What completes the feeling of historically correct sewing more than using a 100-year-old treadle sewing machine? In my eyes, not much.

For this reason, I was on the lookout for a machine for a while, until I received one as a gift, in the hope that I would use it again, and it wouldn’t just sit in the garage.

Time, even and especially the time when it was unused, has left its mark. That’s why I decided to give it a good makeover and possibly get it back into shape to last for many more years. Of course, also with the aim of being able to use it for my projects.

Dürkopp Treadle Sewing Machine with Covering
Dürkopp Treadle Sewing Machine
Detail of the sewing machine's head with the golden painting
The Machine Head with the Golden Painting

The wood of the table-top and the covering showed the most obvious signs of age and use, which is why I started cleaning and preparing them first. I sanded the wood with very fine steel wool so that I really only removed dirt and old layers of oil or varnish. Above all, I didn’t want to damage the fine wood inlays. After several hours of concentrated sanding, the wood felt nice again and the machine itself had lost its slightly stale smell. To keep the wood in a well-kept condition for a long time, I then rubbed it with hard wax oil, which on the one hand cares for the wood and on the other hand forms a protective layer without closing the wood.

Close up of the untreated wood table
The Table Before any Treatment
Covering of the sewing machine during the grinding process
The Covering During the Grinding
Detail of the Table of the treadle sewing machine after polishing with some dried flowers
The Wood of the Table after Polishing
I didn’t change anything on the cast-iron frame of the machine because, for one thing, it doesn’t have any pronounced rust spots, it’s standing dry and, above all, I don’t have the possibility to disassemble the frame properly, sandblast it and apply new varnish. I have merely limited myself to cleaning it with a fine brush to get rid of the coarsest dirt, but to damage as little paint as possible.The sewing machine itself was in good condition, considering its age. Some signs of use are present, but many of the paintings, for example, are still there and only worn away in places of frequent contact. The mechanism itself also worked well, although a little ponderously. I used tweezers to remove dust and dirt, and used Ballistol* and sewing machine oil to clean and lubricate the various threads. The difference in the flow of the machine is remarkable. Now it runs smoothly and also quietly compared to the first sewing attempts.I had to tighten a small screw so that the upper thread doesn’t always break at the hook of the bobbin, and I replaced the belt because it broke after so many years of standstill. Now the machine is ready for use again, and I have made my first sewing attempts.It is a very special feeling to learn to feel and guide the movement of the treadle and the movement of the needle linked to it. While at the beginning I often faltered, the pedal suddenly tilted in the opposite direction and the thread broke, after some practice I am now able to control the speed and maintain a fluid rhythm.  I am curious to see how my ability to handle the machine will develop over time.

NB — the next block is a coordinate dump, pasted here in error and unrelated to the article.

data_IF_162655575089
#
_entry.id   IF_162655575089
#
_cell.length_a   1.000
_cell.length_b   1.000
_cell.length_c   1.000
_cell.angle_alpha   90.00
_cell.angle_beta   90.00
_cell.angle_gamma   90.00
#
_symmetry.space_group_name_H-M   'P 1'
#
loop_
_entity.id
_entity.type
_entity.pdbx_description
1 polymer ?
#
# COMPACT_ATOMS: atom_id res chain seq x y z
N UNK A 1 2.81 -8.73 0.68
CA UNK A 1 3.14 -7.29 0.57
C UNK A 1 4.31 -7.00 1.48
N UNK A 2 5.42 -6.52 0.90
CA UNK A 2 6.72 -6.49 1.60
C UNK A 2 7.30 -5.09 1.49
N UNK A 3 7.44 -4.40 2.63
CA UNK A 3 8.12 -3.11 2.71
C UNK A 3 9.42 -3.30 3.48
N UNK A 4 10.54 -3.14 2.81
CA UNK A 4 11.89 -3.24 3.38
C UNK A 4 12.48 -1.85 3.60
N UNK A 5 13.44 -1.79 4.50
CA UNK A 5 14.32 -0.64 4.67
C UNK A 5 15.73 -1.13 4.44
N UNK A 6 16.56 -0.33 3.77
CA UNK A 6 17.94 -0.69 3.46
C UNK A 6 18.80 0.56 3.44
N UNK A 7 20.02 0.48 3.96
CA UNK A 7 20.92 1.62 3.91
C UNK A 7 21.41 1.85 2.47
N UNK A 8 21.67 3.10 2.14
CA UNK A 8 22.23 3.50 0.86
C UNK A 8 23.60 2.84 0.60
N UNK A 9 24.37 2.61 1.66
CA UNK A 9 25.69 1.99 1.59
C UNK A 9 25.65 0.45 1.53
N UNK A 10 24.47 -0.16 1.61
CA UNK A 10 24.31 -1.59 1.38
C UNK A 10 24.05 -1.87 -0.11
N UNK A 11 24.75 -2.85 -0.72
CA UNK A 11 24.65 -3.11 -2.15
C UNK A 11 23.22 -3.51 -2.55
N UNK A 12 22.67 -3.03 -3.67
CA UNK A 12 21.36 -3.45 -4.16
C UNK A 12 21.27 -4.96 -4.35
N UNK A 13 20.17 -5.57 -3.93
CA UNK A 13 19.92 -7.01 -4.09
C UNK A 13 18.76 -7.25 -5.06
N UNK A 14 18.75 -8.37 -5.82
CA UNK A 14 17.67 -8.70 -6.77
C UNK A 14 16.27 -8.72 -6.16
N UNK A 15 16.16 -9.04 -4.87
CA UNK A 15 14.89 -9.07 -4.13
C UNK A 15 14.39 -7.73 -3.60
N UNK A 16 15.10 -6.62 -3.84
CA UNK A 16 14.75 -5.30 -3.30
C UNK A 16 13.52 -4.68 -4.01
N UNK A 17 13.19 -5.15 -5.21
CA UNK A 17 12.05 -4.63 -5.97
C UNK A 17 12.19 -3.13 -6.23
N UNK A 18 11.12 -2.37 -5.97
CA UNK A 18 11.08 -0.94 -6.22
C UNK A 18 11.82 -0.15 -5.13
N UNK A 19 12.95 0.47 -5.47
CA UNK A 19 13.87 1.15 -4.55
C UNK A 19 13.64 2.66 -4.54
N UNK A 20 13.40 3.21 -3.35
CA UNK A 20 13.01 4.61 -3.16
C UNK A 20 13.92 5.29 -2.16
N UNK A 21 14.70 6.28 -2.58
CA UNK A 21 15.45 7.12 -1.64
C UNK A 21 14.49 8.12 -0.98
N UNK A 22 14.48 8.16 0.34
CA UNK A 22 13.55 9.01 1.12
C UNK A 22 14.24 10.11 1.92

Detail of the Machine Head with the golden painting
Most of the Wear is on the Plate of the Machine

In addition to restoring the machine, I looked into determining its age and found some interesting information. The manufacturer of this treadle sewing machine was easy to determine because the name Dürkopp is easily decipherable in the frame. The trademark is also easy to identify. The age is more difficult. Although the machine has a serial number, many documents were destroyed by a factory fire and the registers of the machines that can be found are not really helpful. Nevertheless, the serial number and trademark give a clue and the machine could have been produced in the 1840s. I also found out that Dürkopp was in a patent dispute with Singer about the lower thread spool, which was also used in my machine. After a few years, Dürkopp actually won this dispute. This information also helps to determine the approximate age of the treadle sewing machine, as the lawsuit ran from 1877 to 1883. But even though this machine was only produced around 1900, I find it remarkable how well it still sews and enjoy every seam we can close together.

Play Video about Thumbnail with Ankany sewing with a treadle sewing machine

In this video, you can come along with me through the whole process of the makeover of the machine.